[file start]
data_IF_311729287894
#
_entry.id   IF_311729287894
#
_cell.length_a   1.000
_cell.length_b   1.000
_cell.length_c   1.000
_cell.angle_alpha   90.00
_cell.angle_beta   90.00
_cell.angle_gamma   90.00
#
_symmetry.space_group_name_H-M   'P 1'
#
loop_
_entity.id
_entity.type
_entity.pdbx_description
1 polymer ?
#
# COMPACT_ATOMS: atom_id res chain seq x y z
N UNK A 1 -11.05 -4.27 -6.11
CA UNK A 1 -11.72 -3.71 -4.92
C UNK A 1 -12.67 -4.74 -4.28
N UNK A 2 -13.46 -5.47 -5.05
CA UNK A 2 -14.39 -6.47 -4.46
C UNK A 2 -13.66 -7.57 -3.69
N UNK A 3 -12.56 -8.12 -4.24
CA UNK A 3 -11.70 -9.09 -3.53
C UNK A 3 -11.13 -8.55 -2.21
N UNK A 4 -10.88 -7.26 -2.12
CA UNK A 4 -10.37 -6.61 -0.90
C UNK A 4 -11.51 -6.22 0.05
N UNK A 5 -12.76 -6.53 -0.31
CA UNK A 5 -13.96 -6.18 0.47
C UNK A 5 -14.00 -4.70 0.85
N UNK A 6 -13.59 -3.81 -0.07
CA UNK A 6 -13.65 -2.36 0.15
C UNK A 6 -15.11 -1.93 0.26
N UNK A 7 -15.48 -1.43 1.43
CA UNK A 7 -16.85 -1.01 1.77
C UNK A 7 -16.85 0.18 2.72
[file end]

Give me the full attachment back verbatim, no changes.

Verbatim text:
data_IF_311729287894
#
_entry.id   IF_311729287894
#
_cell.length_a   1.000
_cell.length_b   1.000
_cell.length_c   1.000
_cell.angle_alpha   90.00
_cell.angle_beta   90.00
_cell.angle_gamma   90.00
#
_symmetry.space_group_name_H-M   'P 1'
#
loop_
_entity.id
_entity.type
_entity.pdbx_description
1 polymer ?
#
# COMPACT_ATOMS: atom_id res chain seq x y z
N UNK A 1 -11.05 -4.27 -6.11
CA UNK A 1 -11.72 -3.71 -4.92
C UNK A 1 -12.67 -4.74 -4.28
N UNK A 2 -13.46 -5.47 -5.05
CA UNK A 2 -14.39 -6.47 -4.46
C UNK A 2 -13.66 -7.57 -3.69
N UNK A 3 -12.56 -8.12 -4.24
CA UNK A 3 -11.70 -9.09 -3.53
C UNK A 3 -11.13 -8.55 -2.21
N UNK A 4 -10.88 -7.26 -2.12
CA UNK A 4 -10.37 -6.61 -0.90
C UNK A 4 -11.51 -6.22 0.05
N UNK A 5 -12.76 -6.53 -0.31
CA UNK A 5 -13.96 -6.18 0.47
C UNK A 5 -14.00 -4.70 0.85
N UNK A 6 -13.59 -3.81 -0.07
CA UNK A 6 -13.65 -2.36 0.15
C UNK A 6 -15.11 -1.93 0.26
N UNK A 7 -15.48 -1.43 1.43
CA UNK A 7 -16.85 -1.01 1.77
C UNK A 7 -16.85 0.18 2.72